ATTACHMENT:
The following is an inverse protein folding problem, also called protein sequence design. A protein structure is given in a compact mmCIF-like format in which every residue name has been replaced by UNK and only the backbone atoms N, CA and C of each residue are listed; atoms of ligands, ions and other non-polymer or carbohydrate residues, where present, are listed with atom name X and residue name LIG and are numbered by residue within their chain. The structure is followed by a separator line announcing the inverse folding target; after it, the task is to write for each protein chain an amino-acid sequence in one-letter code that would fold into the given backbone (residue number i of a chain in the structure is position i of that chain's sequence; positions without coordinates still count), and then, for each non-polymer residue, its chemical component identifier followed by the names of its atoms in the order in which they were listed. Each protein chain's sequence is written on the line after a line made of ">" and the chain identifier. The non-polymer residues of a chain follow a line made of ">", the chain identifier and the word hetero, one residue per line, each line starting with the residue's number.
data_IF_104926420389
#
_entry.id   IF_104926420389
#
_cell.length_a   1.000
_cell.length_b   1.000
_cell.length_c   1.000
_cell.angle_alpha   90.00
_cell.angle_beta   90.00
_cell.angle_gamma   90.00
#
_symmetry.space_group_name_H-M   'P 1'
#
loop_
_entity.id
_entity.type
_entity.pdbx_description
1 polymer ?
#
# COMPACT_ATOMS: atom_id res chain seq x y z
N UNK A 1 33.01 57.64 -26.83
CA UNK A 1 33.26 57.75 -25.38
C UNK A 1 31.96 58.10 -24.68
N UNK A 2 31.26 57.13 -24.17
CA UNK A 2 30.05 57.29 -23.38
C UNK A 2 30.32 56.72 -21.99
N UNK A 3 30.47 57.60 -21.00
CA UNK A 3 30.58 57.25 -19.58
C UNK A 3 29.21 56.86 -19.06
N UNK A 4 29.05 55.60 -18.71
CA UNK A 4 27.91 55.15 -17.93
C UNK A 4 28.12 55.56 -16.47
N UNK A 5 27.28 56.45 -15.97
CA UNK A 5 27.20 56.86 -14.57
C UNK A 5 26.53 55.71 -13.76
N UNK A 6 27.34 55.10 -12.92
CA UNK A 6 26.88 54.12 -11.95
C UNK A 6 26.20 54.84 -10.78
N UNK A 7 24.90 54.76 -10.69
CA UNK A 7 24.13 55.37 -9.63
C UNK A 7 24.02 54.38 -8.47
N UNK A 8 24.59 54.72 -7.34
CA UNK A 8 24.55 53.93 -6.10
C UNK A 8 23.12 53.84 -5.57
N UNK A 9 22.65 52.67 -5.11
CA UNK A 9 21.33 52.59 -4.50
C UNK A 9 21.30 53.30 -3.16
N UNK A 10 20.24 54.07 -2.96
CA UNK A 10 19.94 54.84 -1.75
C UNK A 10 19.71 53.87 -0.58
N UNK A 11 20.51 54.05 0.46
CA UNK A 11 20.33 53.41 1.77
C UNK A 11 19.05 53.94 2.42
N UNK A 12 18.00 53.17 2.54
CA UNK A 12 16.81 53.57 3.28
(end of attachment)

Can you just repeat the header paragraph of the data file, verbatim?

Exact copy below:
The following is an inverse protein folding problem, also called protein sequence design. A protein structure is given in a compact mmCIF-like format in which every residue name has been replaced by UNK and only the backbone atoms N, CA and C of each residue are listed; atoms of ligands, ions and other non-polymer or carbohydrate residues, where present, are listed with atom name X and residue name LIG and are numbered by residue within their chain. The structure is followed by a separator line announcing the inverse folding target; after it, the task is to write for each protein chain an amino-acid sequence in one-letter code that would fold into the given backbone (residue number i of a chain in the structure is position i of that chain's sequence; positions without coordinates still count), and then, for each non-polymer residue, its chemical component identifier followed by the names of its atoms in the order in which they were listed. Each protein chain's sequence is written on the line after a line made of ">" and the chain identifier. The non-polymer residues of a chain follow a line made of ">", the chain identifier and the word hetero, one residue per line, each line starting with the residue's number.